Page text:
I went searching for a site that would tell me the success rate of "draft gurus" in predicting the #1 pick. I didn't find it. What I did find was a a site that presents a new formula for predicting QB success based on multiple statistics and other factors. The author, R.C. Fischer, acknowledges the "Parcells" formula, as well as the "26-27-60" rule, noting that both have produced a success rate of about 50%. However, he has come up with his own formula that would, based on historical success, provide a 70%+ successful prediction rate. Follow this link to the website:
Curious yet? Keep reading...
UPDATE: I sent an e-mail to R. C. Fischer to ensure he had no problem with my posting his results so far. I received the following response this afternoon (I highlighted certain relevant comments):
I appreciate you noting my article on the QB group and Stanzi etc in your work, so please feel free. Thank you for the heads up on it.The rest of the QB analysis is coming out every day or two over the next week or so, WRs, and TEs. Feel free to link or cite any of them that you wish. We appreciate the acknowledgements.will be the next QB, likely followed Ponder and Chris Dieker (who?). After the QBs, then it is time to report out on our similar system for RBs,If it is OK, I will note your work on it/use of our stuff in an email blast and Facebook blast to our folks...linking to your work on it if you'd like. Any time you want to note any of our work, I can put it in a blast to our group -- so just let me know.Being a "Saw" fan myself, and also thinking my readers will have interest of what Panthers fans are thinking on the # 1 pick, I could blast that article out too if you were OK with it.scoring, and about 15+ new QBs researched/added, will be out on our next overall ratings update in about a week, spoiler alert it was not good.I have been getting a lot of "strange looks" on Tony Pike being on that upper list. I had no emotional attachment to him before, now I'm really intrigued because if our algorithm/system makes a great call on Tony Pike...then I would be in even more in love with our formula! We'll see. With no reliable Wonderlic score on Pike, that's the big X-factor. I have him in at a neutral score/safe for now, but if it is truly weak/bad..."down goes Pike" in our ratings to mediocrity projections.Thanks again for heads up and the kind words about our research.RC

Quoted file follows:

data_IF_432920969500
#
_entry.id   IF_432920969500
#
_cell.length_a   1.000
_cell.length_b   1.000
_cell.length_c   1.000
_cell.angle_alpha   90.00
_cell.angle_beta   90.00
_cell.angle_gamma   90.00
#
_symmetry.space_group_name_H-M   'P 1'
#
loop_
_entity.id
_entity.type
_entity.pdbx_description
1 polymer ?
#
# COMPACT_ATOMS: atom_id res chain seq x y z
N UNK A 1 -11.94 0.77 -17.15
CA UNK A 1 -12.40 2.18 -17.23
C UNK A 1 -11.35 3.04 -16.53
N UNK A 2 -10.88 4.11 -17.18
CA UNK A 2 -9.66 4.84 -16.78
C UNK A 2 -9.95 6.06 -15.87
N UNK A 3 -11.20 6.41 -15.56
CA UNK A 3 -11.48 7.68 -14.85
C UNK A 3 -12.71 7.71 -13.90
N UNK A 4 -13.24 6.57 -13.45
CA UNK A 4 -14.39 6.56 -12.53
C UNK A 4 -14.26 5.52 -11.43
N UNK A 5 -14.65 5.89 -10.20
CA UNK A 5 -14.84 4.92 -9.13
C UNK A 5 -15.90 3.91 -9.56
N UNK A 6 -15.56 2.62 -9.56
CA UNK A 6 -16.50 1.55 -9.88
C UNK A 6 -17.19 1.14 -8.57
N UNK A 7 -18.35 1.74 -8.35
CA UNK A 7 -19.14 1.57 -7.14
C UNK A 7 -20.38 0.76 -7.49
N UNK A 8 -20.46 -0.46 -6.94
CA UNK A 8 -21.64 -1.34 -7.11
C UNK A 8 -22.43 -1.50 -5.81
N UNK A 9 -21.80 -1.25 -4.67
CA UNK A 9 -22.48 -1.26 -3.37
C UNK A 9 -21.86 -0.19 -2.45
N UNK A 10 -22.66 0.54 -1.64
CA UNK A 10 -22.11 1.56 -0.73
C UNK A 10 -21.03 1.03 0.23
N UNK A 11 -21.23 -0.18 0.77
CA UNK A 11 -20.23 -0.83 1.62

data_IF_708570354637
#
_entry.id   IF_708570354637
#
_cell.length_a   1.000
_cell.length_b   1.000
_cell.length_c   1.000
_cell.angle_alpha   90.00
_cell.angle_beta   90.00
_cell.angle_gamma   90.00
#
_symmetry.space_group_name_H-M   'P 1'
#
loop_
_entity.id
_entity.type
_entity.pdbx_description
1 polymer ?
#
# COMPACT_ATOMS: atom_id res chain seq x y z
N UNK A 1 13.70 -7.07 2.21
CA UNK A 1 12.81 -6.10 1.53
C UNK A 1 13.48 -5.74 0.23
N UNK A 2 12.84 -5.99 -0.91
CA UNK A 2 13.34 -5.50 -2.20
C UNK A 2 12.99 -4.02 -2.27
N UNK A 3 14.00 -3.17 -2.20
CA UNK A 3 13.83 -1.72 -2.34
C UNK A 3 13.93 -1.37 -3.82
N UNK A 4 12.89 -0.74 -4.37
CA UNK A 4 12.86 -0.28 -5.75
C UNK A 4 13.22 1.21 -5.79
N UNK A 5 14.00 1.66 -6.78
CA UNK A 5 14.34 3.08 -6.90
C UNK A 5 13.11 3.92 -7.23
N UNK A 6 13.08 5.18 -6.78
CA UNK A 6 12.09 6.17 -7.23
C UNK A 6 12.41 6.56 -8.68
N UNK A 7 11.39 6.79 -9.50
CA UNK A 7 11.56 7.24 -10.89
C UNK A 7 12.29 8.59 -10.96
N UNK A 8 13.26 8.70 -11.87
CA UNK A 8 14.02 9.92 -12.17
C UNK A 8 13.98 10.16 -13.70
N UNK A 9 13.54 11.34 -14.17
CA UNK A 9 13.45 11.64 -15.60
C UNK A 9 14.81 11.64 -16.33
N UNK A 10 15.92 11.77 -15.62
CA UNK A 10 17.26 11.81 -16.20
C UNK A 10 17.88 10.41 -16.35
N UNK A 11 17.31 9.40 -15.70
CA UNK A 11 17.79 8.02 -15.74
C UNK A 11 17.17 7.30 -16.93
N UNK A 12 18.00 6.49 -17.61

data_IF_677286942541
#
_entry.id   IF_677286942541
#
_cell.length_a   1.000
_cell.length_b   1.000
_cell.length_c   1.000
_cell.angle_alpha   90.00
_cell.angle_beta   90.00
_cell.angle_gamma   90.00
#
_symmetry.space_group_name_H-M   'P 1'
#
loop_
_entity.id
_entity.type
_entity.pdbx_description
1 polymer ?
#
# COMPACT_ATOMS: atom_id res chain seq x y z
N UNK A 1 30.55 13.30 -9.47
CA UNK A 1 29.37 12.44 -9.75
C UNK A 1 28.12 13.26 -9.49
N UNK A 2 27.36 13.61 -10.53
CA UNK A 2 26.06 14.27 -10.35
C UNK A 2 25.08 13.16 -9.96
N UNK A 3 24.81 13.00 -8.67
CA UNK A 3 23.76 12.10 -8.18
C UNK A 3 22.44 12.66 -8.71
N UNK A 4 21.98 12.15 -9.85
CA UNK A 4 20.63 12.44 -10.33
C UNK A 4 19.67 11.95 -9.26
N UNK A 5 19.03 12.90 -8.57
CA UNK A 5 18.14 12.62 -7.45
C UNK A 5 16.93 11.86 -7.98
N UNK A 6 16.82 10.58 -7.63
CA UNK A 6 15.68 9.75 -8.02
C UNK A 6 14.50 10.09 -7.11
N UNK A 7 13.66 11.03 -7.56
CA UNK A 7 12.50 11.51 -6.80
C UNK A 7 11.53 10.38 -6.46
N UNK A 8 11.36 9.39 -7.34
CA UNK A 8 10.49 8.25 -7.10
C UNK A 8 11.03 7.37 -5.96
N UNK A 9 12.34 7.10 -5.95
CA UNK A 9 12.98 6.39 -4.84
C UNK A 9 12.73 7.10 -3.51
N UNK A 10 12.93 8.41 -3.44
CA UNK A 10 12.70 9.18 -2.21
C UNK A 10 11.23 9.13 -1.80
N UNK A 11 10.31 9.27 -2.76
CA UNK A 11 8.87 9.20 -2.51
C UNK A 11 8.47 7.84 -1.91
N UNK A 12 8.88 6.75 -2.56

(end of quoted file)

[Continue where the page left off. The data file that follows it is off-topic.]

There's more info on the website, but what I present below does, I think, provide an accurate context.
The Fischer formula is based on the college careers and physical attributes of Brady, Manning, Brees, Rodgers, Roethlisberger and Rivers, and examines what they have in common. As he states, "The core data that is the foundation for my mathematical system to judge College QBs is as follows (not going into exact detail for many reasons, seeking fortune by having something no else does is the main one...). I certainly can't blame him for that. Here are the basic measurables he has come up with: